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I am reading tick value of the record with largest id. What is the difference between following queries that causes to slow execution?

Slow Query:

SELECT tick
FROM   eventlog
WHERE  id IN (SELECT max(id) FROM eventlog)

Quick Query:

SELECT max(id) INTO @id
FROM   eventlog;

SELECT tick
FROM   eventlog
WHERE  id = @id;

Schema

CREATE TABLE eventlog (
    id INT (11) NOT NULL AUTO_INCREMENT,
    tick INT NOT NULL,
    eventType_id INT NOT NULL,
    compType INT (10) UNSIGNED NOT NULL,
    compID INT (10) UNSIGNED NOT NULL,
    value_double DOUBLE NOT NULL,
    value_int INT (10),
    hierarchy_id VARCHAR (255) NOT NULL,
    PRIMARY KEY (id),
    INDEX htet (
        hierarchy_id,
        tick,
        eventType_id
    )
)
share|improve this question
2  
Why using a "IN" in your first clause if you return a single Max value and not a range or enumeration of value ?! –  Vincent B. Sep 18 '12 at 7:00
3  
run with EXPLAIN and you will find the answer that how many rows are involved in both query –  diEcho Sep 18 '12 at 7:01
    
@VincentB. I supposed that using '=' in place of 'in' will give a syntax error. It doesn't. –  mmdemirbas Sep 19 '12 at 6:05
    
@diEcho Thanks, I run with EXPLAIN. Actually, Marcus explained better than MySql :) –  mmdemirbas Sep 19 '12 at 6:06

2 Answers 2

up vote 5 down vote accepted

Because the in query doesn't use index, the mysql will scan all the records to find the row.

From http://dev.mysql.com/doc/refman/5.0/en/mysql-indexes.html

B-Tree Index Characteristics

A B-tree index can be used for column comparisons in expressions that use the =, >, >=, <, <=, or BETWEEN operators.

There's no IN

And

Hash Index Characteristics

Hash indexes have somewhat different characteristics from those just discussed:

They are used only for equality comparisons that use the = or <=> operators (but are very fast). They are not used for comparison operators such as < that find a range of values.

there's no IN either.

As @tombom mentioned, foo IN ('bar', 'bla') is short for foo = 'bar' OR foo = 'bla', however, I believe they're different. So I make a test on a table with enough data records, and find out the following:

mysql> show columns from t_key;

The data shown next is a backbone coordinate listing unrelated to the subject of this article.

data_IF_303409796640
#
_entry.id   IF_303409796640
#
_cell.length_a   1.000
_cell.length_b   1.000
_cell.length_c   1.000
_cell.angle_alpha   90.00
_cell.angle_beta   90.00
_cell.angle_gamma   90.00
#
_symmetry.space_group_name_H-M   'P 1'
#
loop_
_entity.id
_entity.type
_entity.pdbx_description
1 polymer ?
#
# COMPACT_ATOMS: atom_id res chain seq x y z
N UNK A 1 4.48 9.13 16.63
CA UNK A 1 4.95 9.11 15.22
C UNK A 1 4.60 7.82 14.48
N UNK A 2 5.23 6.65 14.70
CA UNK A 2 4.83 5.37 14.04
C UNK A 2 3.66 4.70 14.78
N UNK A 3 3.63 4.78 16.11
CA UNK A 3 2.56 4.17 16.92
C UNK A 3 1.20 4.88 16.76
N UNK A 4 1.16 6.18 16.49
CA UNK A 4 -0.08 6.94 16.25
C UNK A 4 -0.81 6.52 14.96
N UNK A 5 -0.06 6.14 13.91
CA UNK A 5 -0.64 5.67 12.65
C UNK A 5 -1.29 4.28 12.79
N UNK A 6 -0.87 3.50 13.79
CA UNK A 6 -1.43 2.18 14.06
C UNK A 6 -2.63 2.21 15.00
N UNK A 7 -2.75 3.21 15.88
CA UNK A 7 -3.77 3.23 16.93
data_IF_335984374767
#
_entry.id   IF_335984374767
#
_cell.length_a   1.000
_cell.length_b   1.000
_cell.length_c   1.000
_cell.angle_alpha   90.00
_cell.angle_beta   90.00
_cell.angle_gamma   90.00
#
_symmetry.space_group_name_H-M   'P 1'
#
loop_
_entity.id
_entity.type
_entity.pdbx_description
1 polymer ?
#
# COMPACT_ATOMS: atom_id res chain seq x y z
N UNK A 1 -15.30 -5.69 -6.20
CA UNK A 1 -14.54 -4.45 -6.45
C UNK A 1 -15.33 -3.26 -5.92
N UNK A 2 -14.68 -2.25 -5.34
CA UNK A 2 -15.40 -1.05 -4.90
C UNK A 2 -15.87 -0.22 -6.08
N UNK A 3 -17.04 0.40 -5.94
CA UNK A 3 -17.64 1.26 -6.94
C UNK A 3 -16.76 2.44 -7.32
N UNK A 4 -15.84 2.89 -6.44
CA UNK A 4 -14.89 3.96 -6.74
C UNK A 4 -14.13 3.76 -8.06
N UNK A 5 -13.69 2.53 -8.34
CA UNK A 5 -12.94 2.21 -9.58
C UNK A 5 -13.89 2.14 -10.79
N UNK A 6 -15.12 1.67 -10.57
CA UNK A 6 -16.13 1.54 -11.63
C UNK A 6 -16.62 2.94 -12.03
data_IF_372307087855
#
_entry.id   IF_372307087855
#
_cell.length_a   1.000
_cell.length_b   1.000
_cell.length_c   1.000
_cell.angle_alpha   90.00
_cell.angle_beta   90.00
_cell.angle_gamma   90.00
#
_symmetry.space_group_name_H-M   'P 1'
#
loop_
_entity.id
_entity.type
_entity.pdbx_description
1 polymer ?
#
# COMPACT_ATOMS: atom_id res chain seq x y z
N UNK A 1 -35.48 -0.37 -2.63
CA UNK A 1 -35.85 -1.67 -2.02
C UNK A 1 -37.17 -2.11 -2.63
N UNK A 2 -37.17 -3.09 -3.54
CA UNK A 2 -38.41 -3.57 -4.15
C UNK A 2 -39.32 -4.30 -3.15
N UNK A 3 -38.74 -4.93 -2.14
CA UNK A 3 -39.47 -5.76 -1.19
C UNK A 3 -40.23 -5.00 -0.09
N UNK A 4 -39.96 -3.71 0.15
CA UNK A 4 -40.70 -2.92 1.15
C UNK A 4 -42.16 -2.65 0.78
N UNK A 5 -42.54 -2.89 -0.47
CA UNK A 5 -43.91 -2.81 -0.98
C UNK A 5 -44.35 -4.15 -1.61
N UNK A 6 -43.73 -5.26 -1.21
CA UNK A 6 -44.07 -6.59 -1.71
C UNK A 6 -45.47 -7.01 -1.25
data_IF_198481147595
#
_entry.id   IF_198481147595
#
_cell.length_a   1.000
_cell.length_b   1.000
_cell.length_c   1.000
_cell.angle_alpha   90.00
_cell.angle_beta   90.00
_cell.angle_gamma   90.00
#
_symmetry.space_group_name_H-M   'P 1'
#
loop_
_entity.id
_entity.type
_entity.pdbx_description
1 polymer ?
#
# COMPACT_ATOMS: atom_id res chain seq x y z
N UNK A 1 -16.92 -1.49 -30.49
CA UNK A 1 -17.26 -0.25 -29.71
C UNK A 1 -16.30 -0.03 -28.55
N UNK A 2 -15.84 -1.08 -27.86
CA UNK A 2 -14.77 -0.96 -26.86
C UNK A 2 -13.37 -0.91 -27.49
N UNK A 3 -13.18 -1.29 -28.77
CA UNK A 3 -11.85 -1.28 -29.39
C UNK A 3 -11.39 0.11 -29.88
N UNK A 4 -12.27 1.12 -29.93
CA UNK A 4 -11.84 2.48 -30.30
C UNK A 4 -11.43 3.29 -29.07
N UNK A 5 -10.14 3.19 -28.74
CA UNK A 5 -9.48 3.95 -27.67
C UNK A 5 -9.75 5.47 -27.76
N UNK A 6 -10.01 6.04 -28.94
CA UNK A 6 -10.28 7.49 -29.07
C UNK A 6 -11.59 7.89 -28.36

+-------+---------+------+-----+---------+----------------+
| Field | Type    | Null | Key | Default | Extra          |
+-------+---------+------+-----+---------+----------------+
| a     | int(11) | NO   | PRI | NULL    | auto_increment |
| b     | int(11) | YES  | MUL | NULL    |                |
+-------+---------+------+-----+---------+----------------+
2 rows in set (0.00 sec)

mysql> select count(a) from t_key;
+----------+
| count(a) |
+----------+
|   989901 |
+----------+
1 row in set (0.00 sec)

mysql> explain select a from t_key where a in (select max(a) from t_key);  
+----+--------------------+-------+-------+---------------+---------+---------+------+--------+------------------------------+
| id | select_type        | table | type  | possible_keys | key     | key_len | ref  | rows   | Extra                        |
+----+--------------------+-------+-------+---------------+---------+---------+------+--------+------------------------------+
|  1 | PRIMARY            | t_key | index | NULL          | PRIMARY | 4       | NULL | 989901 | Using where; Using index     |
|  2 | DEPENDENT SUBQUERY | NULL  | NULL  | NULL          | NULL    | NULL    | NULL |   NULL | Select tables optimized away |
+----+--------------------+-------+-------+---------------+---------+---------+------+--------+------------------------------+
2 rows in set (0.00 sec)

mysql> explain select a from t_key where a =(select max(a) from t_key);
+----+-------------+-------+-------+---------------+---------+---------+-------+------+------------------------------+
| id | select_type | table | type  | possible_keys | key     | key_len | ref   | rows | Extra                        |